RISC-V: A Bare-metal Introduction using C++. Machine Mode Timer.

The Machine Level ISA Timer

The RISC-V machine level ISA defines a real-time counter. It is defined as two MMIO system registers mtime and mtimer .

Timekeeping in Modern C++

Modern C++ includes the std::chrono library, and std::chrono::literals that allow us to think in terms of real time, not machine time. For embedded systems, time is a first-order concern, a benefit of C++ is that it makes it a standard part of the language.

namespace driver {
struct default_timer_config {
static constexpr unsigned int MTIME_FREQ_HZ=32768;
template<class CONFIG=default_timer_config> class timer {
/** Duration of each timer tick */
using timer_ticks = std::chrono::duration<int,
std::ratio<1, CONFIG::MTIME_FREQ_HZ>>;
uint64_t value_from_mtime = ...;
auto value_in_ms =
auto time_offset = std::chrono::microseconds(???);
uint64_t value_of_mtimecmp = std::chrono::duration_cast<timer_ticks>

Reading/Writing MMIO Registers in C++

There is not much difference between accessing MMIO registers in C, and C++. One advantage C++ has is templates. As RISC-V’s timer registers are not at a fixed address (absolute or relative to each other), re-usable code should be parameterized. Here that is done via template parameters.

struct mtimer_address_spec {
static constexpr std::uintptr_t
MTIMECMP_ADDR = 0x2000000 + 0x4000;
static constexpr std::uintptr_t
MTIME_ADDR = 0x2000000 + 0xBFF8;
template<class ADDRESS_SPEC=mtimer_address_spec>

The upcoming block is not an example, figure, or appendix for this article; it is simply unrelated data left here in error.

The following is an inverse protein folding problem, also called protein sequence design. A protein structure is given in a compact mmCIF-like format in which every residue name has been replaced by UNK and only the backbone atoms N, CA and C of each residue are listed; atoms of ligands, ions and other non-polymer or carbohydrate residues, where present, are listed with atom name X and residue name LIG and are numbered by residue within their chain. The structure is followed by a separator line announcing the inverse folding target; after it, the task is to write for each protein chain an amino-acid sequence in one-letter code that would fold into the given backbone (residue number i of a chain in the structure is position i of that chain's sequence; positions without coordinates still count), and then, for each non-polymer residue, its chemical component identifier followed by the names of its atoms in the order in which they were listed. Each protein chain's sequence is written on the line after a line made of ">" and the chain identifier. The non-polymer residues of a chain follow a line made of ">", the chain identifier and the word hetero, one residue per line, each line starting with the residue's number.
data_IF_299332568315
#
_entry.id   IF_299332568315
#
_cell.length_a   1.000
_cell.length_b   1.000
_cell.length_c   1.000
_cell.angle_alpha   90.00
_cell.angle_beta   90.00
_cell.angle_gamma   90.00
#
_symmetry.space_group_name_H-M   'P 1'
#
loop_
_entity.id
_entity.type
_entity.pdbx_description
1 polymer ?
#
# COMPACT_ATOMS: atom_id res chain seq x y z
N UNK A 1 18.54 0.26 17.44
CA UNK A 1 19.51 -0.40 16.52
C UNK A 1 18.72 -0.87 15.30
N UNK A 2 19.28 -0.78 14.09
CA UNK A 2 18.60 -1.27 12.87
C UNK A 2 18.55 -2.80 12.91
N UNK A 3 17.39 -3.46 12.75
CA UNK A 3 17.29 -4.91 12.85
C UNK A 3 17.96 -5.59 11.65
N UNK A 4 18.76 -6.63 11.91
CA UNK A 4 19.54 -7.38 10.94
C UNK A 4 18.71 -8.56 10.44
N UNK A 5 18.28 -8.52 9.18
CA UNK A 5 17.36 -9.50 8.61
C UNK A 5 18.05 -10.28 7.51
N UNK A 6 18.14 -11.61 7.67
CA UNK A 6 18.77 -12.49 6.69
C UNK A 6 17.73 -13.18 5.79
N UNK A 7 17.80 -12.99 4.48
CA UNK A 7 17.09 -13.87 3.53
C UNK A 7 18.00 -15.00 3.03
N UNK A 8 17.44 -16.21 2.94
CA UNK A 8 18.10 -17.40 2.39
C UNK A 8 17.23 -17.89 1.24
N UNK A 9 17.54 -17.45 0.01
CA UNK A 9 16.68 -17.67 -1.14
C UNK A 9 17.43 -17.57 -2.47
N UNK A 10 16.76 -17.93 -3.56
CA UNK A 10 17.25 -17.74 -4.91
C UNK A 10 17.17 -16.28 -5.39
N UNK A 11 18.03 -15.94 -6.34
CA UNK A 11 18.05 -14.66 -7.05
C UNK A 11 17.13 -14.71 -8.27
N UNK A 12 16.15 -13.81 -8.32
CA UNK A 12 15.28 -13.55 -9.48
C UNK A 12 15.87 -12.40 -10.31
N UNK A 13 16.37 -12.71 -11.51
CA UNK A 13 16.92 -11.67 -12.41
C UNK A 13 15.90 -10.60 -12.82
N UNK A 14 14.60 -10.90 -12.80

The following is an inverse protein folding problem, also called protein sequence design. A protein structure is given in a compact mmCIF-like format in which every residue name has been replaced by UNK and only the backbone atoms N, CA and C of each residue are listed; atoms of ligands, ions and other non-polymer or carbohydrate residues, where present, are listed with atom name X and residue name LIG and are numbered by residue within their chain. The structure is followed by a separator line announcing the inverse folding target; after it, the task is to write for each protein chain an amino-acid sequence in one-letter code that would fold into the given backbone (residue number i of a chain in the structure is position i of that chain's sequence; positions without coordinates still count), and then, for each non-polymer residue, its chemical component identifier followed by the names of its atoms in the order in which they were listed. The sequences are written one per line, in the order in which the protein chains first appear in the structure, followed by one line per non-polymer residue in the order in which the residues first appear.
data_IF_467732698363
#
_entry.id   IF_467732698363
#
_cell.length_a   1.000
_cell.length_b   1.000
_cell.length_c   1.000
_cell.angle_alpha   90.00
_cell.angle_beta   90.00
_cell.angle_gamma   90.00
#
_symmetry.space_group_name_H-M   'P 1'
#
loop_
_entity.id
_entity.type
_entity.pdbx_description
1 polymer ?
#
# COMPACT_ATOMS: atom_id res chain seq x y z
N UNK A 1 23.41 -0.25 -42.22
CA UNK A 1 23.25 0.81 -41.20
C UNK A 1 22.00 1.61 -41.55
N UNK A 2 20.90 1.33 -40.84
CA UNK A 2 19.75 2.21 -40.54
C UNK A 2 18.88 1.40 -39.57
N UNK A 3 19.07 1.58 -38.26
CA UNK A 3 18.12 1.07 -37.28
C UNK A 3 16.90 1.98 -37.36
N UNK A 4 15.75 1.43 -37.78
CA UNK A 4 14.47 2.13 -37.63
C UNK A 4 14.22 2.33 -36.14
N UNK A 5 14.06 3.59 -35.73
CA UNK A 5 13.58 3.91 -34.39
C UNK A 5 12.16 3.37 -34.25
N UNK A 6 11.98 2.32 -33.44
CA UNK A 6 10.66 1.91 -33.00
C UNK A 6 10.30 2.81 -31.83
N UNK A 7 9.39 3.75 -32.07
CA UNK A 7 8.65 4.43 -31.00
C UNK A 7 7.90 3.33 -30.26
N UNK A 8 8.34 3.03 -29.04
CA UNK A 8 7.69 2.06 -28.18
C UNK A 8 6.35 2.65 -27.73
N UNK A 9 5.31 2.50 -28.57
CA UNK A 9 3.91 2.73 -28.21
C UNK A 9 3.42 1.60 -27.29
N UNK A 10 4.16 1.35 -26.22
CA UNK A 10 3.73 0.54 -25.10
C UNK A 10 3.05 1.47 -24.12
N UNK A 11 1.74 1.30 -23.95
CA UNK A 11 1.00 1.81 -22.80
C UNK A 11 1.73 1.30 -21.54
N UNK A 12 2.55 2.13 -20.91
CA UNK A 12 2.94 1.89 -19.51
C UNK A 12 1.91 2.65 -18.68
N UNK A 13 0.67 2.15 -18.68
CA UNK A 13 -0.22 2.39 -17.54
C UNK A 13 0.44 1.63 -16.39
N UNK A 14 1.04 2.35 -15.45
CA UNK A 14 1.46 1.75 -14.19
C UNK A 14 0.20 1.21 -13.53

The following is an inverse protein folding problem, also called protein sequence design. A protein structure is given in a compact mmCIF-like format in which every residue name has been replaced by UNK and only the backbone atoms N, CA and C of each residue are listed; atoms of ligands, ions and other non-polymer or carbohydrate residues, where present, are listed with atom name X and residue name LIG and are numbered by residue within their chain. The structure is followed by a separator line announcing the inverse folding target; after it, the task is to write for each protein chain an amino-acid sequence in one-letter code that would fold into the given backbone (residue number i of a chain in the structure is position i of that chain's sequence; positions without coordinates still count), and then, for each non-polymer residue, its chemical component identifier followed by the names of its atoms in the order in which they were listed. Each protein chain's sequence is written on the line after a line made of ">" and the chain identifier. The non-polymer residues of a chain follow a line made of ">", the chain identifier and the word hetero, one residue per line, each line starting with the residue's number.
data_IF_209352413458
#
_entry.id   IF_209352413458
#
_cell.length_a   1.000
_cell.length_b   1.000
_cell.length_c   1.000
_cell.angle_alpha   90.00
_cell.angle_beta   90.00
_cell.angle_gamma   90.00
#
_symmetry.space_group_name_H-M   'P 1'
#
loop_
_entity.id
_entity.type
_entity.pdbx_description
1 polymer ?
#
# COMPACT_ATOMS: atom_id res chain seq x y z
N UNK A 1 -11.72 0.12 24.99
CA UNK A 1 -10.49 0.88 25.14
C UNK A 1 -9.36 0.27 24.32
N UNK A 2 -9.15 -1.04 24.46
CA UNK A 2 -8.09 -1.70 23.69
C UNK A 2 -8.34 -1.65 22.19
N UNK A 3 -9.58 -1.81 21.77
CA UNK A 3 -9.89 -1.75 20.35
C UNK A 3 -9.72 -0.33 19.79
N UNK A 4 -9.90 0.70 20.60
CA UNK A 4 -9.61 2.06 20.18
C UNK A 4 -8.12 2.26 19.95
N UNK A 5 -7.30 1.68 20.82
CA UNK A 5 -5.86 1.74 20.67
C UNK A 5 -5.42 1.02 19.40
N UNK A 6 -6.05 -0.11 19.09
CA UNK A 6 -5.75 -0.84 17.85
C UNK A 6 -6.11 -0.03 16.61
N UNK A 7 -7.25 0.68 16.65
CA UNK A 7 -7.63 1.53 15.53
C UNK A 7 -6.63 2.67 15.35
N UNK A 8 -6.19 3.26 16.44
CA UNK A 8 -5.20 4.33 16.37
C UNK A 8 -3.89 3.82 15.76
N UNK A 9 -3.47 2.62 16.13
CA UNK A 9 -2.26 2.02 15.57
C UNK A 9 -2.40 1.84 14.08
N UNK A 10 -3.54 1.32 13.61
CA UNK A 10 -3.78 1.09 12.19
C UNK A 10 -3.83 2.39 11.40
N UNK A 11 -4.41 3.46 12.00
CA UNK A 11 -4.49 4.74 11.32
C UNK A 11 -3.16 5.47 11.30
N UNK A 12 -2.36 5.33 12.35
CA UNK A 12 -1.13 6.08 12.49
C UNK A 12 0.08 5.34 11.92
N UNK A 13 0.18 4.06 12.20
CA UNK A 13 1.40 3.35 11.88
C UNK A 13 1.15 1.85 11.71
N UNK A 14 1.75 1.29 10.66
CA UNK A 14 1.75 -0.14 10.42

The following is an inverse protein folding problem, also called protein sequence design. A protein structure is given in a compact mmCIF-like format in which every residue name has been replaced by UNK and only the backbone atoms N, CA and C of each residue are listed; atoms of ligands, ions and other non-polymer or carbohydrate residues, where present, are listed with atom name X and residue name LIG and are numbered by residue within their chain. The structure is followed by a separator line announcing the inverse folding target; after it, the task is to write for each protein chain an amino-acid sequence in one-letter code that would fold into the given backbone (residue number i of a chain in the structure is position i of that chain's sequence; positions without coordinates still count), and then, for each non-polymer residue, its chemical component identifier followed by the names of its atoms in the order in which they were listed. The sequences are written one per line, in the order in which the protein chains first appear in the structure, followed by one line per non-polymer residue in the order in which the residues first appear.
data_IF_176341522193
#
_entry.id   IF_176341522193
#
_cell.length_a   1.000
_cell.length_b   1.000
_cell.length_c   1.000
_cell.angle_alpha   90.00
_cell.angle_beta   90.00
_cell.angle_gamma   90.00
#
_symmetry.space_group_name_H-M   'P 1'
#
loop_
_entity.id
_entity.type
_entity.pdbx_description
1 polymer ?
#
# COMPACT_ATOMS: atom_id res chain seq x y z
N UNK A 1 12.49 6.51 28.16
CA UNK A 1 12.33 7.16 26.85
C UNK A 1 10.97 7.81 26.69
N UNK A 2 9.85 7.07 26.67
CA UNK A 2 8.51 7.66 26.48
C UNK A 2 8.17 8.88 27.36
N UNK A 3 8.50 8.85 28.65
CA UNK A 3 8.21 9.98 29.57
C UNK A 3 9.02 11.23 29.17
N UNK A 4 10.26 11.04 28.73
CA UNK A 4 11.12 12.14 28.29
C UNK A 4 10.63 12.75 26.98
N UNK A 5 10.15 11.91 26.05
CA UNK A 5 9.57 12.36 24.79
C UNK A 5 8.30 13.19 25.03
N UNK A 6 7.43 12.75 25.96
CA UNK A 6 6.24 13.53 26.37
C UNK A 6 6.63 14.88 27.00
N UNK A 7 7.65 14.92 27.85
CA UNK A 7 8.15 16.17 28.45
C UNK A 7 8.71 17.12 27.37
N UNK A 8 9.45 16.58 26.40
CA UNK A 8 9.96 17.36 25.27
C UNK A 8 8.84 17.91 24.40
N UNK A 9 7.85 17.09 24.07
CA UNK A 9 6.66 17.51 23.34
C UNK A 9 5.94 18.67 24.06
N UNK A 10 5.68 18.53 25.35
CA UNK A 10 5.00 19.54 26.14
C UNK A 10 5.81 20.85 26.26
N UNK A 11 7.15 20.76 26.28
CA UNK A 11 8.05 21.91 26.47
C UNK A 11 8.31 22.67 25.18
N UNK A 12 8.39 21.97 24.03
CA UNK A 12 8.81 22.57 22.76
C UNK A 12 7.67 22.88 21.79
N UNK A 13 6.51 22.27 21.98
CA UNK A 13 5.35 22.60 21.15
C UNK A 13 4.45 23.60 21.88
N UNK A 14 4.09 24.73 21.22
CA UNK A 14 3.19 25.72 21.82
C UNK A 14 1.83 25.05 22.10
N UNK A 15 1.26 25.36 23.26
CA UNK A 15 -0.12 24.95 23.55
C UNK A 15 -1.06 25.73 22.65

void set_raw_time_cmp(uint64_t clock_offset) {
// Single bus access
auto mtimecmp = reinterpret_cast<volatile std::uint64_t *>
*mtimecmp = *mtimecmp + clock_offset;


The timer driver covers a few core topics in bare-metal programming and how C++ can provide an advantage.

  • MMIO access and static polymorphism.
  • Hardware real-time clocks.
  • Converting clock frequencies and periods to human-readable units.
  • Configuring drivers via templates and constexpr.

64 Bit Registers Access on a 32 Bit Bus

There is a small complication accessing timer registers, they are 64 bits wide and time tends to update constantly while our program is executing. On a 32 bit system, we can only access 1/2 of the register at a time.

  1. The mtime is 0x0000_0000_FFFF_FFFF.
  2. We read the top 32 bits, 0x0000_0000
  3. We save this into our register t0.
  4. The real time clock ticks.
  5. The mtime is 0x0000_0001_0000_0000.
  6. We read the bottom 32 bits, 0x0000_0000.
  7. We save this into our register t1.
  8. We check the time in t0:t1, it’s 0x0000_0000_0000_0000!



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Phil Mulholland

Phil Mulholland

Experienced in Distributed Systems, Event-Driven Systems, Firmware for SoC/MCU, Systems Simulation, Network Monitoring and Analysis, Automated Testing and RTL.